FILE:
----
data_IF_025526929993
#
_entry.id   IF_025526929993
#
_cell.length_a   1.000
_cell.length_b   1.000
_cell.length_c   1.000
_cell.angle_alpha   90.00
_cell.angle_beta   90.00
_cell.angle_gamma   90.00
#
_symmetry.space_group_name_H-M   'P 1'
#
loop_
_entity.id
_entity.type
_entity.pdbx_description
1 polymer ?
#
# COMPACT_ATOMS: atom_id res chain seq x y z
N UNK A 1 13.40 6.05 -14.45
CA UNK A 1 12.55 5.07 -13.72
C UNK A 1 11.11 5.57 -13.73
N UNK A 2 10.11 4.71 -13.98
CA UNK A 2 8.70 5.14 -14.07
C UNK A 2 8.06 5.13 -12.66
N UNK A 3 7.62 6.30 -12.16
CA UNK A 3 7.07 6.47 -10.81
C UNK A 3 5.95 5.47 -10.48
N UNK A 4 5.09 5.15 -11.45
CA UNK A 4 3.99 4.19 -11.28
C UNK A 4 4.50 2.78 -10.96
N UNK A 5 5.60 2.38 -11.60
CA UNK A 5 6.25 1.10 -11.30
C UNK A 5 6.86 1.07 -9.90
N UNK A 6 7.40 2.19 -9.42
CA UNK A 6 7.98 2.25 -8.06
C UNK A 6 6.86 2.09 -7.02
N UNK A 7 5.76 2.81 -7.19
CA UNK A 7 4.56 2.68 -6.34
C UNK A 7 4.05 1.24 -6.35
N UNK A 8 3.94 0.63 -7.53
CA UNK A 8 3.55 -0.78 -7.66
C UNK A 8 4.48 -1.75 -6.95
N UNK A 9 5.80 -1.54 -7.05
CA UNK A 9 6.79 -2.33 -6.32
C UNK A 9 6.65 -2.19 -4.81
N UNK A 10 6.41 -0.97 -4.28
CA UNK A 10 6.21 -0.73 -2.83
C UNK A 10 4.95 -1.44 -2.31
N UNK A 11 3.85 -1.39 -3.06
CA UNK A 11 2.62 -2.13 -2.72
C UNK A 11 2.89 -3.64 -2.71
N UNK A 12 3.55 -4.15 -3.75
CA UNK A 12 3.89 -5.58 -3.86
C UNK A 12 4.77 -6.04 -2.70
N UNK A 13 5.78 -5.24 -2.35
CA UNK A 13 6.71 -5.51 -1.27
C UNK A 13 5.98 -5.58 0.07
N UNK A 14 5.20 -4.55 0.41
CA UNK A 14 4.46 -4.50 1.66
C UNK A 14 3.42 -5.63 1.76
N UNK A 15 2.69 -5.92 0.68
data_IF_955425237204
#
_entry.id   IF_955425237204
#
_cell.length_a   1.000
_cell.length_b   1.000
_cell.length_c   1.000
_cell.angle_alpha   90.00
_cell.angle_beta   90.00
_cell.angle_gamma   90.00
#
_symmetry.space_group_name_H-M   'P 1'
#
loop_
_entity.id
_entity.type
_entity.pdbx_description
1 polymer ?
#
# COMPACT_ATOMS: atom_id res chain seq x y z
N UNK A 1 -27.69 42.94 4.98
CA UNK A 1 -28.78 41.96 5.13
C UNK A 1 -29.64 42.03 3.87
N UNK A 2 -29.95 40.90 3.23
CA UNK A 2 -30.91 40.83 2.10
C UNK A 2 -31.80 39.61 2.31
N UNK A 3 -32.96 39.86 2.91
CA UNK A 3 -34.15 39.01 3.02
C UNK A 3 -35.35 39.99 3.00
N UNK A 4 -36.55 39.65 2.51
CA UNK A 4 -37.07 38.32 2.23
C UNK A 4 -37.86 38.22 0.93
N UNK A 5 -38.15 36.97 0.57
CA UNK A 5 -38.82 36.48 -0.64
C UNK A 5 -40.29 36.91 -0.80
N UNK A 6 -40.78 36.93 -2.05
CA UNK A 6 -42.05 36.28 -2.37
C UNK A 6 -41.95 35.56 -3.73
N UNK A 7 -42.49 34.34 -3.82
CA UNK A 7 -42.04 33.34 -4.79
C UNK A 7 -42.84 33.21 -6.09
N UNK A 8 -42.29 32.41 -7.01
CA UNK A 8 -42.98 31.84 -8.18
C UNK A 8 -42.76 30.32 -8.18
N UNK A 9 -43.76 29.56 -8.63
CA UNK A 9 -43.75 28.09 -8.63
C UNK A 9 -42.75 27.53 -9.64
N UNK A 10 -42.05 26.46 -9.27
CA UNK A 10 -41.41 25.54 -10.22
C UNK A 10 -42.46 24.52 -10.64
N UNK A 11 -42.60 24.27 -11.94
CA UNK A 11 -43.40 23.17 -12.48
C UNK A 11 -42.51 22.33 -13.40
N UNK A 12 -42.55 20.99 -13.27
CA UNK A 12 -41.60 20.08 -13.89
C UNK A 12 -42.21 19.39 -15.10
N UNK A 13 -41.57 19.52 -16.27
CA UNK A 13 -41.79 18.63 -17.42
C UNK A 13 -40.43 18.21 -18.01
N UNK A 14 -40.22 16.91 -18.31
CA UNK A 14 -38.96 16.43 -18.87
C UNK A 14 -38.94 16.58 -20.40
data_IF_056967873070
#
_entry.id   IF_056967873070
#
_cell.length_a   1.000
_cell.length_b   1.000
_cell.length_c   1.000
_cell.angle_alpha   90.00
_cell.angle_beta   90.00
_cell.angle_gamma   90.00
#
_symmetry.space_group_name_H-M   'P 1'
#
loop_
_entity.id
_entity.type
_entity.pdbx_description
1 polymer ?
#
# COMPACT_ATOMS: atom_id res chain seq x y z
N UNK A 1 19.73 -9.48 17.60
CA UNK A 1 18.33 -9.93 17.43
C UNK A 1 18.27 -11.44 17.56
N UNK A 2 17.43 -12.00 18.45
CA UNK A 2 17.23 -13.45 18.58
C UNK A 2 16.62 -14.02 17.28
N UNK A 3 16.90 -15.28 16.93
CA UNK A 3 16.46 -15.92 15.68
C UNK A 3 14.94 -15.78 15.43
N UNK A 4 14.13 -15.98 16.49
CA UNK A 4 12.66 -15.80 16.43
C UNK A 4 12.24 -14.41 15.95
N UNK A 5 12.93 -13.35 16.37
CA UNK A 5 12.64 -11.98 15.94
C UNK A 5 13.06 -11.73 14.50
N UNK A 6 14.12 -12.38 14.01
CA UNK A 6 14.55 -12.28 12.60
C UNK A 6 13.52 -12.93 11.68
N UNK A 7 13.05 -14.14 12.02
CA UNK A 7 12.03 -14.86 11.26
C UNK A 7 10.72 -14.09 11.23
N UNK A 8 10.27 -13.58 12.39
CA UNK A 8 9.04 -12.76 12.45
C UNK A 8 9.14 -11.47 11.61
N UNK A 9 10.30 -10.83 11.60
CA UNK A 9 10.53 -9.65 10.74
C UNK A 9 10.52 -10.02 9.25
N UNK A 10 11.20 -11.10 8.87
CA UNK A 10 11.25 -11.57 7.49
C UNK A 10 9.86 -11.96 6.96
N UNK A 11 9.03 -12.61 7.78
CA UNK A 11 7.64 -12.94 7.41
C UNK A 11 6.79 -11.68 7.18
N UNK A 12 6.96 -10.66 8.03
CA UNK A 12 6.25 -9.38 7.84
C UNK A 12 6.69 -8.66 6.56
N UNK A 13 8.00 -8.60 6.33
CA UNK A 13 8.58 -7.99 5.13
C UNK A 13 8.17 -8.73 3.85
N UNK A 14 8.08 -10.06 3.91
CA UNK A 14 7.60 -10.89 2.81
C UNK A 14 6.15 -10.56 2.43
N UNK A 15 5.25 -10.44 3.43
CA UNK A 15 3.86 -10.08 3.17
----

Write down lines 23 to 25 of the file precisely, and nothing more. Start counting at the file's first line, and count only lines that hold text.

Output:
C UNK A 1 11.11 5.57 -13.73
N UNK A 2 10.11 4.71 -13.98
CA UNK A 2 8.70 5.14 -14.07